As we headed back down the spur road, we had a decision to make at the Parks Highway.  I’d downloaded foodie's recommendations from Chowhound.com - Angela’s Heaven Pizza was so highly lauded that we drove 15 miles north (back up) the Parks Highway to get to Trapper Creek.  And they were not kidding!  We wholeheartedly agreed and Charles ranked Angela’s first in his quest for the world’s best pizza (to date).

While waiting for the pizza, I read the Milepost (an annual Alaska publication of available services and activities) and discovered that the Iditarod Dog Sled Race Headquarters were about 40 miles down the road.  So rather than go on to Anchorage, a spur-of-the-moment decision resulted in a side trip to Wasilla.  Now THAT is the beauty of RVing!

Iditarod Headquarters- was closing in 5 minutes, but we got info about dog sled rides in the morning.  The Iditerod is the famous dog sled race that starts the first Saturday in March near Anchorage (they have a “start” in Anchorage and then because of iffy snow and warmer winters, the next day they have a true beginning race “restart” a bit north in the town of Willow.  It is a several weeks’ trip over 1,000 miles then to Nome.  But headquarters in Wasilla, where we went, is where they have the race records, a wonderful movie, dog rides, puppies, and a gift shop.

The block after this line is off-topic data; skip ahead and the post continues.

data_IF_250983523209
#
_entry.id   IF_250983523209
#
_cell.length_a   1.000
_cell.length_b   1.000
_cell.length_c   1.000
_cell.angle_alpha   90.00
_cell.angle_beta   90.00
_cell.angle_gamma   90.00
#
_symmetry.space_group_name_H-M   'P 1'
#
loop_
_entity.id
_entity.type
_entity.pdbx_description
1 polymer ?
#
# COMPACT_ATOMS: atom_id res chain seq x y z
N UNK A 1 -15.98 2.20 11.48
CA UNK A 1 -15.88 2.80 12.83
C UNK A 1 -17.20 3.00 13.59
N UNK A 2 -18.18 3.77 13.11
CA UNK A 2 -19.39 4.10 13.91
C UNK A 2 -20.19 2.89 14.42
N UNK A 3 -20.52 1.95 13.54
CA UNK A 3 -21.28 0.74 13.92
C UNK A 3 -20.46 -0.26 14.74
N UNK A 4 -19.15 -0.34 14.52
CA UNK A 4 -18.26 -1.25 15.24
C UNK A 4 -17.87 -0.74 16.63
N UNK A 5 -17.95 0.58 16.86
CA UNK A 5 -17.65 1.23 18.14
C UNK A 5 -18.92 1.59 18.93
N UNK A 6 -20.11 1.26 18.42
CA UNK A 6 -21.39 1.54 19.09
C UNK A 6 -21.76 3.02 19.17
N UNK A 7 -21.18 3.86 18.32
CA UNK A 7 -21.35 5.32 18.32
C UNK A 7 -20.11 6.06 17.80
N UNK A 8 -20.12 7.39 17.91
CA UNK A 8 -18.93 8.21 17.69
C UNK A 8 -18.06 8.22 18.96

Campground:  Thanks to the wonderful Church’s Alaska book (If I had to choose just one, I’d get this book over the Milepost- it is *that* good for RVing), we found a nearby municipal campground- beautiful campground - $10 dry camping.  It’s not listed on the combined agencies’ public lands campground map, although their newly printed map should show it.



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photo by: rotorhead85